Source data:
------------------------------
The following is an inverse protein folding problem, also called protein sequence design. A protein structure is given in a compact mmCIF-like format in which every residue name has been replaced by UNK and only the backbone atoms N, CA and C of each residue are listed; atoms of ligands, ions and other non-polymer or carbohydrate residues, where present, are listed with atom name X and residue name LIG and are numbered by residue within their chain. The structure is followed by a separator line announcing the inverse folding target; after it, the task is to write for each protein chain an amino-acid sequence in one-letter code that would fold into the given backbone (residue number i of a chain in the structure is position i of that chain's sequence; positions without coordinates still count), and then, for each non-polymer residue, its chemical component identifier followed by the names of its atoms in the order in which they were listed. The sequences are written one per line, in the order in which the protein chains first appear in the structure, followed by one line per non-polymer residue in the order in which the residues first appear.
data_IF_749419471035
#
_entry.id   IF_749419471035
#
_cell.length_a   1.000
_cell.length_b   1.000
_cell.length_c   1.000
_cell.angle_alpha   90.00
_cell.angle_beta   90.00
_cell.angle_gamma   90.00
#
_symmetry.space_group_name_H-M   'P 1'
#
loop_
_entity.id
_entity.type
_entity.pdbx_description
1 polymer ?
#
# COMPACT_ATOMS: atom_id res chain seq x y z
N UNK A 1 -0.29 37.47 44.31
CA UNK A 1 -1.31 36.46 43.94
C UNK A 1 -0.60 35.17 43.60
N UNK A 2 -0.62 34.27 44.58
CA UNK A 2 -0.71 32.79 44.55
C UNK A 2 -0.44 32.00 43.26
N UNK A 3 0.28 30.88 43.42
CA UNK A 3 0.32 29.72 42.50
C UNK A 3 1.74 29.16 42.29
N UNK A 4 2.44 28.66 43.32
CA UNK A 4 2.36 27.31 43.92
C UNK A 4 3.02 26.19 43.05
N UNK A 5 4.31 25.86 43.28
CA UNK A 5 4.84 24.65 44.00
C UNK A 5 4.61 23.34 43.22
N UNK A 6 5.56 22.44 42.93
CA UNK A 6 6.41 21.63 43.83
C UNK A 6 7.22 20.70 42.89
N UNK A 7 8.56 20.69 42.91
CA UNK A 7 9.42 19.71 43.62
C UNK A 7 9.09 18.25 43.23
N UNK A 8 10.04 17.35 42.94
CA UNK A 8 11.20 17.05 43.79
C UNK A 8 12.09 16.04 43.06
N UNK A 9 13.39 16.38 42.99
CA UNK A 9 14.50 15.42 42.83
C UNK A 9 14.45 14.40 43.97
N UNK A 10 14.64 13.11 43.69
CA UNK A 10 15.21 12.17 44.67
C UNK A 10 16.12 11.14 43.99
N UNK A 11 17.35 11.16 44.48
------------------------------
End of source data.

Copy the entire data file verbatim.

The following is an inverse protein folding problem, also called protein sequence design. A protein structure is given in a compact mmCIF-like format in which every residue name has been replaced by UNK and only the backbone atoms N, CA and C of each residue are listed; atoms of ligands, ions and other non-polymer or carbohydrate residues, where present, are listed with atom name X and residue name LIG and are numbered by residue within their chain. The structure is followed by a separator line announcing the inverse folding target; after it, the task is to write for each protein chain an amino-acid sequence in one-letter code that would fold into the given backbone (residue number i of a chain in the structure is position i of that chain's sequence; positions without coordinates still count), and then, for each non-polymer residue, its chemical component identifier followed by the names of its atoms in the order in which they were listed. The sequences are written one per line, in the order in which the protein chains first appear in the structure, followed by one line per non-polymer residue in the order in which the residues first appear.
data_IF_749419471035
#
_entry.id   IF_749419471035
#
_cell.length_a   1.000
_cell.length_b   1.000
_cell.length_c   1.000
_cell.angle_alpha   90.00
_cell.angle_beta   90.00
_cell.angle_gamma   90.00
#
_symmetry.space_group_name_H-M   'P 1'
#
loop_
_entity.id
_entity.type
_entity.pdbx_description
1 polymer ?
#
# COMPACT_ATOMS: atom_id res chain seq x y z
N UNK A 1 -0.29 37.47 44.31
CA UNK A 1 -1.31 36.46 43.94
C UNK A 1 -0.60 35.17 43.60
N UNK A 2 -0.62 34.27 44.58
CA UNK A 2 -0.71 32.79 44.55
C UNK A 2 -0.44 32.00 43.26
N UNK A 3 0.28 30.88 43.42
CA UNK A 3 0.32 29.72 42.50
C UNK A 3 1.74 29.16 42.29
N UNK A 4 2.44 28.66 43.32
CA UNK A 4 2.36 27.31 43.92
C UNK A 4 3.02 26.19 43.05
N UNK A 5 4.31 25.86 43.28
CA UNK A 5 4.84 24.65 44.00
C UNK A 5 4.61 23.34 43.22
N UNK A 6 5.56 22.44 42.93
CA UNK A 6 6.41 21.63 43.83
C UNK A 6 7.22 20.70 42.89
N UNK A 7 8.56 20.69 42.91
CA UNK A 7 9.42 19.71 43.62
C UNK A 7 9.09 18.25 43.23
N UNK A 8 10.04 17.35 42.94
CA UNK A 8 11.20 17.05 43.79
C UNK A 8 12.09 16.04 43.06
N UNK A 9 13.39 16.38 42.99
CA UNK A 9 14.50 15.42 42.83
C UNK A 9 14.45 14.40 43.97
N UNK A 10 14.64 13.11 43.69
CA UNK A 10 15.21 12.17 44.67
C UNK A 10 16.12 11.14 43.99
N UNK A 11 17.35 11.16 44.48